Illiteracy Rate in the Philippines

Topics: Literacy, Poverty, Functional illiteracy Pages: 4 (1131 words) Published: February 24, 2014
INTRODUCTION
The trend today that people have to cope with is global competition. In a competitive world, people are expected to keep abreast with the latest advancements. It is now survival of the fittest, in which the fittest are mostly he literates, especially those who have attained a high degree of education. Literates tend to have far greater chances of achieving much compared to illiterates. An illiterate man lacks opportunity to apply for higher paid jobs because he can never compete with applicants who are literate. Most of the time, illiterates are unemployed, they may resort to scavenging/mendicancy or may even rob, kidnap for ransom, or holdup just to meet their basic needs.

Illiteracy rates are highest among developing countries. In contrast, the illiteracy rate in developed countries is only a few percent. However, it is important to note that literacy rates vary widely from country to country and after directly proportionate to a country’s wealth or urbanization level, although many other factors play a determining role. Illiteracy rates is an important factor in a country’s or a region’s “human capital”.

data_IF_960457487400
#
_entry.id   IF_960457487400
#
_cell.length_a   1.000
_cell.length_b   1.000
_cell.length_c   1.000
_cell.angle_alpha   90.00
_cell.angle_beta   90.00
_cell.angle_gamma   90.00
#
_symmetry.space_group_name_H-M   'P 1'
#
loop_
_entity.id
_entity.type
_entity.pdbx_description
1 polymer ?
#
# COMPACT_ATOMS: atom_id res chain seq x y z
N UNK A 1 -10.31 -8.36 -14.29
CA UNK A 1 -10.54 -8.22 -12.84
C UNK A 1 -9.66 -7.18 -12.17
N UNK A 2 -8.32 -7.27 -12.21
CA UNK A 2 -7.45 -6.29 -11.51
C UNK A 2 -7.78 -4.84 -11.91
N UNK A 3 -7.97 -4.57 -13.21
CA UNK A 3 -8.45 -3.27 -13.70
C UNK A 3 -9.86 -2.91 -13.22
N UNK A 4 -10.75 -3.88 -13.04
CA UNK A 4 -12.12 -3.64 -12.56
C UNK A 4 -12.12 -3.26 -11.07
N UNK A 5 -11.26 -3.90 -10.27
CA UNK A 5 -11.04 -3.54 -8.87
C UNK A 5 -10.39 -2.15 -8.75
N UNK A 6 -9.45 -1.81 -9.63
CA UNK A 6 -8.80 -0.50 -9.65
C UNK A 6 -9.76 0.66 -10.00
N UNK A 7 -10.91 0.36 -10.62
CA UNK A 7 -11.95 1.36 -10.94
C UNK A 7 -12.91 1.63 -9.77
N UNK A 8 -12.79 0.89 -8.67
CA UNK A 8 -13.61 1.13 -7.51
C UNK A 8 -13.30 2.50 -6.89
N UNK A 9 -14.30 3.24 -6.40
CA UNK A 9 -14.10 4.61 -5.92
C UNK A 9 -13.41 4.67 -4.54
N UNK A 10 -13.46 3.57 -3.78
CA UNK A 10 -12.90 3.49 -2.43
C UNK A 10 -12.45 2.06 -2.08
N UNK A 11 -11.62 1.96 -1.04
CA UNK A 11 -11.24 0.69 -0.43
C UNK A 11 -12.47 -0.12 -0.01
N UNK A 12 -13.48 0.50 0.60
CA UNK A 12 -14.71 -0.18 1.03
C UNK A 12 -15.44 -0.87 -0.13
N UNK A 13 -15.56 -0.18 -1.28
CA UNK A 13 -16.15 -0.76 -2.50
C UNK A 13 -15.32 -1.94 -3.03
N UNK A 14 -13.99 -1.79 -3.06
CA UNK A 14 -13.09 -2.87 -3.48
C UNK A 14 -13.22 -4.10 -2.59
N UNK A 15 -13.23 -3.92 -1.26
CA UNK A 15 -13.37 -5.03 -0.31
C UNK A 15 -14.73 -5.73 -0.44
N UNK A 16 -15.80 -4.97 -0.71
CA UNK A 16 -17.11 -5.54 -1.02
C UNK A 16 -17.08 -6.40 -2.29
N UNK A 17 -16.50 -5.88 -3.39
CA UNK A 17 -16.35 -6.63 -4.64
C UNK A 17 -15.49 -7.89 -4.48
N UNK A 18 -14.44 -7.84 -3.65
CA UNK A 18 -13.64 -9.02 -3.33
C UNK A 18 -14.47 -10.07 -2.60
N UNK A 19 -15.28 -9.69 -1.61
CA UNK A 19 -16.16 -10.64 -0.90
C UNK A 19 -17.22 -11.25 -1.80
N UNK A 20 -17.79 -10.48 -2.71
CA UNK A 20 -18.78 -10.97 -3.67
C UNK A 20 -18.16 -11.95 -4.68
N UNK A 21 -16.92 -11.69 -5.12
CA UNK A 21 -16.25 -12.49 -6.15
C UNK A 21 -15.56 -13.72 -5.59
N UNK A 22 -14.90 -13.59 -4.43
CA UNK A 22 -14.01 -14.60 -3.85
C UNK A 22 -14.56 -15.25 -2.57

DISCUSSION
Gap with the Literates
In a society where social status is a determining factor in the socialization of people, the poor people who are actually illiterate develop an inferiority complex in mingling with wealthy people. Low achievement, low educational background, limited knowledge, and limited first-hand experience with technologies hamper the social development of the illiterates especially if they are too conscious of dealing with people who are richer, more knowledgeable, more experienced, more traveled and have greater achievements than they have. Literates may also build a gap from them from fear of becoming the instrument of the illiterates resorting to crime because of being “kapit sa patalim”. Because of the big difference they have in terms of possessions and social influence, literates may feel superior...
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